The second section of the novel, a novella in itself, explores sexuality and sexual difference when Persia leaves Adrian and goes off on a holiday with her gay friend Paint in an effort to further what Felski later calls a feminist protagonist’s “dialogue with the social environment”. This process, Felski argues, often emphasises “internal growth and self understanding” because “only by moving out into the world can the protagonist [of a feminist novel] become critically aware of the limitations of her previously excluded existence and her unquestioning acceptance of the circumscribed nature of women’s roles”(Beyond Feminist Aesthetics 135). When Persia realises her love is unrequited and that her relationship with Paint fails to answer her questions about life, she returns to Adrian and marries him.
However, Persia does not indulge in an “unquestioning acceptance” of her role. Marriage and motherhood are represented in passages that convey a stultifying kind of numbness:
After they had been married the way it was correct to be married, with a white dress and white tablecloths and white napkins and speeches, Persia tried for happiness with a house among gardens, in a row of gardens, where there was rich green culture, and pruning, and caterpillar spray. (107)
The gardens with their “rich green culture” evoke scenes of middle-class propriety and wealth, but the words “tried for happiness” convey Persia’s discontent with suburban perfection. As reviewer Michael Wilding affirms, Persia is “in conflict with the demands of middle-class conformity and the bonds of family and marriage” (“The Romance of the Fork-Lift Truck” 255).
The experience of childbirth, although “heavy with ritual agony” is countered by the arrival of the baby “with no flaw”; the child is accepted as a “surprising gift” and taken home from the hospital to be surrounded by a “rich donation of playthings”. Up to this point Persia is written, Higgins maintains, as “a kind of absent presence in relation to oppressively positive male egos in a situation rich in satirical possibilities” (“Breaking the Rules” 418).
She lives with her husband in the safe middle class house in a rich suburb with prospects of sending her son to a private school where “he should never question his own direction, and that he should pass through all the same established rules as his parents had done, because if his parents had done them, then they must have been right” (109). However, it soon becomes clear that Persia will not rely on marriage and motherhood for her happiness. In the very next paragraph following the birth of the child, Persia, makes another statement of independence. She challenges her accepted role in the affluent and stable marriage by leaving Adrian, taking her young child and moving into a share-house in Redfern.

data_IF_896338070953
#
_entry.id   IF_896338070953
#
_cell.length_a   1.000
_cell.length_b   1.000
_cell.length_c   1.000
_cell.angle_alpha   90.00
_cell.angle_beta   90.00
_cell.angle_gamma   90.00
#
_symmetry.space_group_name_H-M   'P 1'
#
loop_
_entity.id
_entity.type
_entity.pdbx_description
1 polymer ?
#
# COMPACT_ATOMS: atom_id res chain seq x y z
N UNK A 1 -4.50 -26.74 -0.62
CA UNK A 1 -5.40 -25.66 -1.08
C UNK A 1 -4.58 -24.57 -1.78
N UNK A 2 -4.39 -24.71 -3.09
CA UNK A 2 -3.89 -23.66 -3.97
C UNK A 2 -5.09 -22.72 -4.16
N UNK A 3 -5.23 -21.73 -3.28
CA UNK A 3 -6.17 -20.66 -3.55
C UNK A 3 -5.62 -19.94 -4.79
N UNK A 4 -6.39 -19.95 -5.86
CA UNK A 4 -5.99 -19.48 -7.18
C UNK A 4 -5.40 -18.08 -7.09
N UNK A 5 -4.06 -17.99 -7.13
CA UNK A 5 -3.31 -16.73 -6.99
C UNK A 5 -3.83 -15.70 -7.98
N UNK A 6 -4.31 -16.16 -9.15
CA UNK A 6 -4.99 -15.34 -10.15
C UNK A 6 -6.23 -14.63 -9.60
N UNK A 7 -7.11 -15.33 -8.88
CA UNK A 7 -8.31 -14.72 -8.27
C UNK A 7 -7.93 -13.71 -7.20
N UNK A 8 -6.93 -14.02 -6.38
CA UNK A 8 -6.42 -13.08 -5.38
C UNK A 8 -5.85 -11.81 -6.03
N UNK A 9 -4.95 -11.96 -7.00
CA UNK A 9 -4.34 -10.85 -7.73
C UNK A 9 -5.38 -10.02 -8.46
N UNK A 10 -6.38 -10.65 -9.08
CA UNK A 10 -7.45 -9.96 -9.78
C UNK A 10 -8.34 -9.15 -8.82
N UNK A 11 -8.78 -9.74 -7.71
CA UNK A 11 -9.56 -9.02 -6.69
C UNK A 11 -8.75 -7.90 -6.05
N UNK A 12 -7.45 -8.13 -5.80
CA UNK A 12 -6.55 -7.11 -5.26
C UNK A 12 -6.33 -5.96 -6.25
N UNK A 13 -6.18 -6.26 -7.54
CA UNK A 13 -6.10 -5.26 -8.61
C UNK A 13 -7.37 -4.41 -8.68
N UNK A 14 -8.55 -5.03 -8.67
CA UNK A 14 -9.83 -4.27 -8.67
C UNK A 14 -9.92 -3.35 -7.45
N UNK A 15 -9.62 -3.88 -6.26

The Redfern section of the novel negotiates the life of inner city communities, exposing the narrator’s voice as one of middle-class, white privilege, while interrogating issues of race, class and sexuality. Persia shares a house with people living in poverty, including ex-criminals, sex-workers, pensioners, an old Greek woman and a group of Aboriginal people. The narrator describes an old Irishman “with a terrible hangover”, a “fat Indian with popping eyes … already drunk”, a “surly mother …with a naked baby [and] a puddle of urine on the cracked laminex floor under the baby” (The Beginning 112-114). Persia does eventually return to the phlegmatic Adrian, but as in other feminist novels there is no sense of a happy ending; only of futility and hopelessness as Persia goes “… from the poor streets and the packed living and the packed lives” and realises that it is “not her privilege to ever be able to do anything about it” (The Beginning 131).
Contemporary critic Ruth Robbins maintains that middleclass, white women’s writing excludes issues relevant to Black, lesbian, queer, ethnically different writers, and voices from working class groups. I would contend that Townend’s writing does attempt to negotiate some of these issues, giving it contemporary relevance. Robbins argues that “[w]hat feminisms have to negotiate is the relationship between structures of systematic oppressions and individualised, localised experiences of them” (Literary Feminisms 196). In its insistence on exposing power relations through the character of Persia, The Beginning aligns itself with the contemporary feminist novel.